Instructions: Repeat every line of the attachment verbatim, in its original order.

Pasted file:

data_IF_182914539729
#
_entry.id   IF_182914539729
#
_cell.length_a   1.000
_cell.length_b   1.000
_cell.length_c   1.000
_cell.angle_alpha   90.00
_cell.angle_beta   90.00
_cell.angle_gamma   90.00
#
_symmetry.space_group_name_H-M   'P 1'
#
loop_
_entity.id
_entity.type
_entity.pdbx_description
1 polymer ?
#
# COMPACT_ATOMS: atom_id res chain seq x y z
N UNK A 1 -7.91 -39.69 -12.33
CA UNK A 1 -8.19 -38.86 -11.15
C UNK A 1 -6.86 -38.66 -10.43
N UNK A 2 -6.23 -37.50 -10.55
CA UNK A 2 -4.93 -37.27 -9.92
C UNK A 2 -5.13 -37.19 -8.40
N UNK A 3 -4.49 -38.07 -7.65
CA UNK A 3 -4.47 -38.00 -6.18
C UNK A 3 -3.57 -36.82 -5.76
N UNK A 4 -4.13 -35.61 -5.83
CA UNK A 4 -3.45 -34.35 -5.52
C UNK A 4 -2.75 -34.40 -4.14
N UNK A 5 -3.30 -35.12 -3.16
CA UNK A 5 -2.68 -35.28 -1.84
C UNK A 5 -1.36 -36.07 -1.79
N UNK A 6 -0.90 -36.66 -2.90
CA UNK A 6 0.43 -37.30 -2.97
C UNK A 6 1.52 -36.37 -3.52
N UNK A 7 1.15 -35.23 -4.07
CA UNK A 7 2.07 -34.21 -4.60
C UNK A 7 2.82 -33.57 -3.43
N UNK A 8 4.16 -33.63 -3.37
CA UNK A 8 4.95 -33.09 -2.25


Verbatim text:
data_IF_182914539729
#
_entry.id   IF_182914539729
#
_cell.length_a   1.000
_cell.length_b   1.000
_cell.length_c   1.000
_cell.angle_alpha   90.00
_cell.angle_beta   90.00
_cell.angle_gamma   90.00
#
_symmetry.space_group_name_H-M   'P 1'
#
loop_
_entity.id
_entity.type
_entity.pdbx_description
1 polymer ?
#
# COMPACT_ATOMS: atom_id res chain seq x y z
N UNK A 1 -7.91 -39.69 -12.33
CA UNK A 1 -8.19 -38.86 -11.15
C UNK A 1 -6.86 -38.66 -10.43
N UNK A 2 -6.23 -37.50 -10.55
CA UNK A 2 -4.93 -37.27 -9.92
C UNK A 2 -5.13 -37.19 -8.40
N UNK A 3 -4.49 -38.07 -7.65
CA UNK A 3 -4.47 -38.00 -6.18
C UNK A 3 -3.57 -36.82 -5.76
N UNK A 4 -4.13 -35.61 -5.83
CA UNK A 4 -3.45 -34.35 -5.52
C UNK A 4 -2.75 -34.40 -4.14
N UNK A 5 -3.30 -35.12 -3.16
CA UNK A 5 -2.68 -35.28 -1.84
C UNK A 5 -1.36 -36.07 -1.79
N UNK A 6 -0.90 -36.66 -2.90
CA UNK A 6 0.43 -37.30 -2.97
C UNK A 6 1.52 -36.37 -3.52
N UNK A 7 1.15 -35.23 -4.07
CA UNK A 7 2.07 -34.21 -4.60
C UNK A 7 2.82 -33.57 -3.43
N UNK A 8 4.16 -33.63 -3.37
CA UNK A 8 4.95 -33.09 -2.25